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Fallowfield's "Facile": An 1890s Concealed Camera

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    Posted 9 years ago

    (304 items)

    Long before the James Bond and spies, the first concealed [detective] cameras were bulky items built of wood, brass, and other materials. They first started appearing in the late 1800s in a variety of forms and are fascinating collectables.

    By the 1890s, there was a growing interest in candid photography and builders responded. The idea was simple – build a camera that doesn’t look like a camera. A variety of forms appeared including books and walking sticks. Some were made to hide under layers of clothing: Yet the most common type was a simple box; after all, it was an easy shape for a camera and no one looked twice at a person holding a box.

    The Facile is an early concealed camera intentionally built in the guise of an unassuming package or wrapped parcel. This particular example is an ‘improved’ model beautifully constructed of mahogany. It is rather bulky measuring 11" x 5-1/2" x 8-/12" high and weighing around 6 lbs. fully loaded with twelve metal sheathed plates. Amazingly, it still has the original leather straps and braided brass handle!

    The famous English photographer Paul Martin used a brown paper wrapped Facile in and around Victorian London. As shown in the advertisement, we can imagine the photographer casually wandering the streets with the disguised camera tucked under a right arm with thumb and fingers resting comfortably near two thin shutter buttons [actually small brass posts]. A simple clockwise turn of the milled brass knob on the side of the camera and the itinerant photographer could shoot up to 12 pictures without having to visit a darkroom!

    As note, Paul Martin's Facile and original leather case currently reside in the Royal Photographic Society's extensive camera collection.


    1. camerafan camerafan, 9 years ago
      Thanks for all of the historical information you provide with the cameras you post! I feel like I'm getting into the nooks and crannies of the history of photography that they couldn't fit into our syllabus in art school. Really fascinating and important pieces!!
    2. Savoychina1 Savoychina1, 9 years ago
      Ditto !
    3. MsDowAntiques MsDowAntiques, 9 years ago
      More than one ditto -- would that be "ditti" ?
    4. bccanyon bccanyon, 8 years ago
      When will you publish a book? Your collection is amazing and you have a way with words. Just an idea... keep up the posts until then. They are greatly appreciated
    5. rniederman rniederman, 8 years ago
      Thanks for the compliment, bccanyon. I often get asked about writing a book, and given my narrow focus on early wood & brass cameras, it's a bit too specialized to be successful. On the other hand, that's what makes Collector's Weekly so interesting; I can post interesting cameras any time. However, there are many really well done books on the history of photography including some that describe cameras. One of my favorites was recently authored and published by the George Eastman House (GEH) Technology Curator (someone I know well) entitled: "Camera: A History of Photography from Daguerreotype to Digital." In addition to the great content, it's a beautiful, 350+ page, coffee table size publication with lots of full color images of cameras from the GEH collection.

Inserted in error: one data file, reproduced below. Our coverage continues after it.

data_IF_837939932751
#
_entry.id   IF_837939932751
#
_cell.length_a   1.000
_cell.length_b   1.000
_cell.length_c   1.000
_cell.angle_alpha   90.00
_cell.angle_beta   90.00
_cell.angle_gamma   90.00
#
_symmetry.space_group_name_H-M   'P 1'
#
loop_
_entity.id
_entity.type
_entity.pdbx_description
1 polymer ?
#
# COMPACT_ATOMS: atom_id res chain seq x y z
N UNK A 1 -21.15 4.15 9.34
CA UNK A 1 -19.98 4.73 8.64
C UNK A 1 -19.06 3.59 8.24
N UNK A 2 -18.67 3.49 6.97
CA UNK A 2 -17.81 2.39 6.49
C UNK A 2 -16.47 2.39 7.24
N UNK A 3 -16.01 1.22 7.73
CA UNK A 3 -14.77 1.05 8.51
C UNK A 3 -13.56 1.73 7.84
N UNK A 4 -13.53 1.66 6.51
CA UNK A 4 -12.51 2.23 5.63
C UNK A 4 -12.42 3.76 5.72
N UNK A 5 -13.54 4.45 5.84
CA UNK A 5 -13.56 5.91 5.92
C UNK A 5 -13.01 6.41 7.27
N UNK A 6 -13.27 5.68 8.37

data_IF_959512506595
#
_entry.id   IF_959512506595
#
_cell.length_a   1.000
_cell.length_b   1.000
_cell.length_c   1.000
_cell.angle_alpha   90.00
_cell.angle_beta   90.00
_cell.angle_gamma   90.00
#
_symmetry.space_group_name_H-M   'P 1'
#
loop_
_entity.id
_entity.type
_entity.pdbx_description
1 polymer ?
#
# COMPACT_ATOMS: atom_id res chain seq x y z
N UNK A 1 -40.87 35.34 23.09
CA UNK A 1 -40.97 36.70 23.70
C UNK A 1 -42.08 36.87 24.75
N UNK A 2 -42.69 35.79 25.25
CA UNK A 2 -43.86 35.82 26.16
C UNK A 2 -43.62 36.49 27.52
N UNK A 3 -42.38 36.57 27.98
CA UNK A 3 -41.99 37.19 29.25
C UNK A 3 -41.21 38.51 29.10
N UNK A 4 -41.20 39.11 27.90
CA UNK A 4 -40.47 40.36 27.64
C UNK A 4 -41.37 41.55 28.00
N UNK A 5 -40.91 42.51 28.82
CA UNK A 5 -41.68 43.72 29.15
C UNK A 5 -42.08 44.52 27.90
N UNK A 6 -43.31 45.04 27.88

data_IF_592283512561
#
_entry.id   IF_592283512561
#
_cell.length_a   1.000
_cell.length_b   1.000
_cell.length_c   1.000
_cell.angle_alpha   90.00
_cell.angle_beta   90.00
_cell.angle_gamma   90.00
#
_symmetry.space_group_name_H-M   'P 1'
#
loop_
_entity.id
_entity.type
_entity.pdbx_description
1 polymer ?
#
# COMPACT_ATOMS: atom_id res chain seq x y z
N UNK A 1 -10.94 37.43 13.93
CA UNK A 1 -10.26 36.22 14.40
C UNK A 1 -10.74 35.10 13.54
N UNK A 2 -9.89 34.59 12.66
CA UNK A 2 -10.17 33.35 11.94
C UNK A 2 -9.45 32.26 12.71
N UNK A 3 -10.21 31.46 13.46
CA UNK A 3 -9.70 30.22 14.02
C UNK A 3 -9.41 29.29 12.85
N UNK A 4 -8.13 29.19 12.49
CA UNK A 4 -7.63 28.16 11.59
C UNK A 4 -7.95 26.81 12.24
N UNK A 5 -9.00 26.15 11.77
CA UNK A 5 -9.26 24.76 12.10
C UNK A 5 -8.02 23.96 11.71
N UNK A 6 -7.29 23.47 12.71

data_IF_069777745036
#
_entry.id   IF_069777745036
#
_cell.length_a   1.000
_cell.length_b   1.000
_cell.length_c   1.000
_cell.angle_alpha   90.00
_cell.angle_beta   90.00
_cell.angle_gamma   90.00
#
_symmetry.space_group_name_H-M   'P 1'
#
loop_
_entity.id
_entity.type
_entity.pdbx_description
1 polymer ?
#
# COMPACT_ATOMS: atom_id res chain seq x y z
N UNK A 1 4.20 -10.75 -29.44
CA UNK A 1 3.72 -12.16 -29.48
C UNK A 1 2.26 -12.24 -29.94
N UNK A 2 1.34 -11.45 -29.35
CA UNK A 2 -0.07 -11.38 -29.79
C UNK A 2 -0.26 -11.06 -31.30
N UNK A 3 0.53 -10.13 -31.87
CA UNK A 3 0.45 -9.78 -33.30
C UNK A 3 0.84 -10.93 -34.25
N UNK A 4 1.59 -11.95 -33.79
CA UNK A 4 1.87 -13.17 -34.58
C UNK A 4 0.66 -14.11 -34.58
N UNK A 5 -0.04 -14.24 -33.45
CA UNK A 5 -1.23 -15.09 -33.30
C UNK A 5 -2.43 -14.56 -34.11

6. rniederman rniederman, 7 years ago
      Thanks officialfuel and AntigueToys!
    7. rniederman rniederman, 7 years ago
      Thanks, Scott!
    8. rniederman rniederman, 7 years ago
      Thanks, wood_cameras!
    9. rniederman rniederman, 6 years ago
      Thanks, Phil!
    10. rniederman rniederman, 6 years ago
      Thanks, Scott!
    11. rniederman rniederman, 6 years ago
      Thanks, miKKo!
    12. rniederman rniederman, 6 years ago
      Thanks, walksoftly!
    13. rniederman rniederman, 6 years ago
      Thanks, TrustyHuckster!
    14. gluepot gluepot, 6 years ago
      rniederman, I have a copy of that book by Todd Gustavson and agree it's beautiful. Considering the paperback edition costs less than $20, it;s a must for any collector or photohistorian.
    15. rniederman rniederman, 6 years ago
      Thanks for the note, gluepot!
    16. tom61375, 6 years ago
      SÜPER AWESOME!!! GREAT piece Rob!
    17. rniederman rniederman, 6 years ago
      Thanks, tom61375!
    18. rniederman rniederman, 6 years ago
      Thanks, genevieve!
    19. rniederman rniederman, 6 years ago
      Thanks, Moonstonelover21!
    20. rniederman rniederman, 5 years ago
      Thanks, farmlady!
    21. rniederman rniederman, 5 years ago
      Thanks, Windwalker!
    22. rniederman rniederman, 5 years ago
      Thanks, trunkman!
    23. rniederman rniederman, 5 years ago
      Thanks, Elisabethan!
    24. ericevans2 ericevans2, 5 years ago
      Very nice Rob! I hadn't seen it before, as far as I recollect. There are some slight detail differences between yours and mine, but that was the nature of this type of product; it certainly was not mass-produced.
    25. rniederman rniederman, 5 years ago
      Thanks, f64imager!
    26. rniederman rniederman, 5 years ago
      Thanks, vetraio50!
    27. rniederman rniederman, 5 years ago
      Thanks, Sean!
    28. rniederman rniederman, 2 years ago
      Thanks, oldpeep!

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